Beyond these, Barkley Sound is a hotspot for a variety of bottom fish, including Lingcod and Rockfish. The rich ecosystem of the sound, along with the stunning natural beauty of its numerous islands and inlets, make this destination a unique spot for fishing.
5. Great Bear Rainforest
The Great Bear Rainforest, one of the world’s largest coastal temperate rainforests, offers a unique fishing experience. This remote region provides numerous fishing opportunities in its rivers and lakes, primarily for Trout and Salmon. The area is known for its large Coho Salmon, which can be caught in late summer and fall, while Trout can be fished year-round. The rivers in this rainforest are secluded and often require a fly-in, giving anglers an exclusive and untamed fishing experience. In addition to fishing, there’s a chance to spot the rare and elusive white Kermode or “Spirit Bear,” an animal sacred to the indigenous people of this land.
6. Haida Gwaii
Known as the “Galapagos of the North,” Haida Gwaii, formerly the Queen Charlotte Islands, offers some of the world’s best Salmon and Halibut fishing. These remote islands, located off the northernmost coast of British Columbia, provide a unique and wild fishing experience. With their location on the migration path of Pacific Salmon, Haida Gwaii sees an incredible run of all five species: Chinook, Coho, Chum, Pink, and Sockeye. The Chinook Salmon here are particularly large, often weighing over 30 pounds.
The waters around Haida Gwaii are also teeming with Halibut, which can be caught throughout summer. This remote location also offers the opportunity to catch Lingcod and various Rockfish. The rugged beauty of these islands, combined with the vibrant indigenous Haida culture, enhances the fishing experience. The pristine waters, untouched forests, and diverse wildlife make Haida Gwaii a truly unique fishing destination.
7. Quesnel Lake
Nestled in the Cariboo District of British Columbia, Quesnel Lake is known as the deepest fjord lake in the world, reaching depths of over 600 meters. Its unique depth and size have resulted in a diverse ecosystem, making it an excellent habitat for trophy-sized Rainbow Trout. These impressive fish are the primary draw for anglers visiting Quesnel Lake. Known for their strength and endurance, these Rainbows can exceed 20 pounds. The lake has a consistent hatching season which helps maintain the trout’s robust population, providing excellent fishing opportunities throughout the year.
8. Dean River
Flowing through the coastal mountains in British Columbia to the Dean Channel’s mouth, the Dean River is celebrated for its robust, hard-fighting Steelhead. These fish, known for their leaping and running when hooked, provide a thrilling challenge for fly fishers.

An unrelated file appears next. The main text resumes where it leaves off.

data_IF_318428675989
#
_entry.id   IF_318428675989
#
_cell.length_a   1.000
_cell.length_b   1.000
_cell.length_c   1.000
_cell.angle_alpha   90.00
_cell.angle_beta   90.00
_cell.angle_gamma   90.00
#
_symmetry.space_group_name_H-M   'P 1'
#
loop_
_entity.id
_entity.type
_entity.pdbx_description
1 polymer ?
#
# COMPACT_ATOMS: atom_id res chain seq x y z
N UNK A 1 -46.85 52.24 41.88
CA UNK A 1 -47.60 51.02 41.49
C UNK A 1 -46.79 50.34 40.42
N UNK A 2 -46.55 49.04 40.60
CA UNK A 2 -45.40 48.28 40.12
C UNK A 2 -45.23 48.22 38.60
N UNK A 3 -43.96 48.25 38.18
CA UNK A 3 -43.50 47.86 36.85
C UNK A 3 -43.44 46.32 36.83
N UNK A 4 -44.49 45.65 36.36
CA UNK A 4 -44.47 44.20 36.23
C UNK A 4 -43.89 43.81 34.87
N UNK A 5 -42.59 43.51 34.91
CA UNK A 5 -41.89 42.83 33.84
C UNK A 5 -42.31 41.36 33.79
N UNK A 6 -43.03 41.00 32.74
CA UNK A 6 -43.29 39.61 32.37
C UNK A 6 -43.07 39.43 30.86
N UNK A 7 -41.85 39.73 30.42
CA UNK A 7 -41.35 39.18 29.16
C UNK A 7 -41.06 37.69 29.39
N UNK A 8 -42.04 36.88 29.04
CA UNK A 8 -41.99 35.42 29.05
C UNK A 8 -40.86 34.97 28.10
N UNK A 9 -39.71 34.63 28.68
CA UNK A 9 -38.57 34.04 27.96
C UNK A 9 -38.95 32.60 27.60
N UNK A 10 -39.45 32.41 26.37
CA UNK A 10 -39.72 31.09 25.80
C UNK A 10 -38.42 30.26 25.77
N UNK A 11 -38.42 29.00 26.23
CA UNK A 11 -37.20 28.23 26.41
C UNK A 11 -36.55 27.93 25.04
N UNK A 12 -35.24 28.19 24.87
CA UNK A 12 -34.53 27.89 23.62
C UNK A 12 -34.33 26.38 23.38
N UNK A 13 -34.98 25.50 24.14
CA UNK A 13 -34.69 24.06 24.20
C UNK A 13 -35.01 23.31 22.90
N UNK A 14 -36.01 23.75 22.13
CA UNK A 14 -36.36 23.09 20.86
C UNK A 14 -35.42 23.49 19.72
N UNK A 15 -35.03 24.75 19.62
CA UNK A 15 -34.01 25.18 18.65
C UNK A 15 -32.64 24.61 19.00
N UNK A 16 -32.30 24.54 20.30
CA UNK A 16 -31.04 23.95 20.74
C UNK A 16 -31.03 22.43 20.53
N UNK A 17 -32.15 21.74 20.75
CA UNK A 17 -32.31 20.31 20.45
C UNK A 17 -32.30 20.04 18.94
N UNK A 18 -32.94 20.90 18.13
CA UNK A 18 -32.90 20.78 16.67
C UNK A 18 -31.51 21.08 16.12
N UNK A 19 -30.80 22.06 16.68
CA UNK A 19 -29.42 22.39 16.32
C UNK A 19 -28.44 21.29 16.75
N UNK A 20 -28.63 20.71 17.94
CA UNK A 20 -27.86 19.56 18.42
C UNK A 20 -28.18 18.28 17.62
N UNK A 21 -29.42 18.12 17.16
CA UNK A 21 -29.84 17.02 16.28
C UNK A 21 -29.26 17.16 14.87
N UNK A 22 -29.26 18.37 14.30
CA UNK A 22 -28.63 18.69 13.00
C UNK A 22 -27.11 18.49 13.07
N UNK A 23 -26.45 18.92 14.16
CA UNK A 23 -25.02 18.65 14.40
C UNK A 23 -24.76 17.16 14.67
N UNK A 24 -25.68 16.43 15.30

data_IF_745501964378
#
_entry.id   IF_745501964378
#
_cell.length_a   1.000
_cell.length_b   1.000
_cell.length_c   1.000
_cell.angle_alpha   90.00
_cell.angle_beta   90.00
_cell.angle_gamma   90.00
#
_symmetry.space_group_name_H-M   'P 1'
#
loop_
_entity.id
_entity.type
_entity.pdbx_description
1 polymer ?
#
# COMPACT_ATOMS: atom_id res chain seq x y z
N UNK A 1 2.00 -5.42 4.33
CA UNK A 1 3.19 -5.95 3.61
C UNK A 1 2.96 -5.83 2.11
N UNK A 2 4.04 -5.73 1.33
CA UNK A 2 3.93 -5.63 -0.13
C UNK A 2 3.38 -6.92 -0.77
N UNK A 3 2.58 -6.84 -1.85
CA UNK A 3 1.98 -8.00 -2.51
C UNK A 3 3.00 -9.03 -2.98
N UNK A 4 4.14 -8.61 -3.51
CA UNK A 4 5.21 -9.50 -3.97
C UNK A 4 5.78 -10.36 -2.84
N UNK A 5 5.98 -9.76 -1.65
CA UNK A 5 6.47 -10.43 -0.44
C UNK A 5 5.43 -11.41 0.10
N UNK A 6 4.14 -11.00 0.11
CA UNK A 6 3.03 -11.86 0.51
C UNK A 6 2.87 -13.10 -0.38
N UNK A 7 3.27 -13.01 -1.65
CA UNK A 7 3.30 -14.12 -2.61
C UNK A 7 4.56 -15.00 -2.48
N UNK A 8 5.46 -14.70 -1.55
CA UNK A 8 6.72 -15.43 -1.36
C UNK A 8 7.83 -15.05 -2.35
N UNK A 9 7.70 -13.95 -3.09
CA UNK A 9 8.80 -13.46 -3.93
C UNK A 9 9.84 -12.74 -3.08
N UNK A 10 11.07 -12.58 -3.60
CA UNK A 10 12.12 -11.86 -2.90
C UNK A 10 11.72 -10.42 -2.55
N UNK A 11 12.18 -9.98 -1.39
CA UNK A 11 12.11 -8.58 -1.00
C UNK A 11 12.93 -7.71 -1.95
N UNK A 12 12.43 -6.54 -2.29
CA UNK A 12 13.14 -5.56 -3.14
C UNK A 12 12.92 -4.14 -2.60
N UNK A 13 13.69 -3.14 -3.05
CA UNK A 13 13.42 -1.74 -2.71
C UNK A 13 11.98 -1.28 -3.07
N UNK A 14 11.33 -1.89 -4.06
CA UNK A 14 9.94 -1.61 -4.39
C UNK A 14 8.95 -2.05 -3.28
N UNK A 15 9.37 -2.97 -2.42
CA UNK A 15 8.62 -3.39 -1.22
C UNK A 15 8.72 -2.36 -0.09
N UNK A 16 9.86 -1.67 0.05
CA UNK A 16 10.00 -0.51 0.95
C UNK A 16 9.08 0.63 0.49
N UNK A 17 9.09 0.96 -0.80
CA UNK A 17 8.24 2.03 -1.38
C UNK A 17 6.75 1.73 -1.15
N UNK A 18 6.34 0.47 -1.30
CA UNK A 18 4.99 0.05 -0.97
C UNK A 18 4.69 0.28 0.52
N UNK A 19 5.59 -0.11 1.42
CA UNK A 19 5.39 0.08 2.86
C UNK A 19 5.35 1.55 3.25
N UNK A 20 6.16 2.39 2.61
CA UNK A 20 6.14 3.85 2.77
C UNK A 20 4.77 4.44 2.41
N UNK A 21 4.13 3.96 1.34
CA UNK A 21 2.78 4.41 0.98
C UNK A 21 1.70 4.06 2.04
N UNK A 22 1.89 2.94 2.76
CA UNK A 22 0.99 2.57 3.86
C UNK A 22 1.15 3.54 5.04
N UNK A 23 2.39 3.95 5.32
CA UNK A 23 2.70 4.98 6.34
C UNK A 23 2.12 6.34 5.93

Steelhead are present in the river throughout the year, but summer (June to September) is the prime time when the largest numbers of fish return to the river. The river’s popularity and efforts to maintain sustainable fishing have led to a lottery system for fishing access, making advance planning essential for anyone looking to fish these waters.
Tofino, a small district on Vancouver Island’s west coast, is a hidden gem for Salmon and Halibut fishing. The coastal waters of Tofino are a prime location for Chinook and Coho Salmon, with peak seasons being summer and fall.
Halibut is another popular catch in Tofino, and they can be fished from March to September. These large flatfish can weigh up to 200 pounds, making them an exciting challenge for any angler. The scenic beauty of Tofino, with its sandy beaches, lush rainforests, and wildlife, offers a stunning backdrop for your fishing adventure.
10. Cowichan River
The Cowichan River is a hotspot for year-round fly fishing on southern Vancouver Island. The river is famed for its Brown and Rainbow Trout population, along with Steelhead. The Cowichan River is unique in its stable, mild climate, making it a favorite for winter fishing. Steelhead runs typically occur in late winter and early spring, providing an excellent opportunity for anglers who love to fish in the cooler months. The river’s slower currents and deep pools offer a more relaxed fishing experience, making it a favorite for novice and experienced anglers alike. The beautiful surrounding landscape of forests and mountains only adds to the tranquil experience of fishing on the Cowichan River.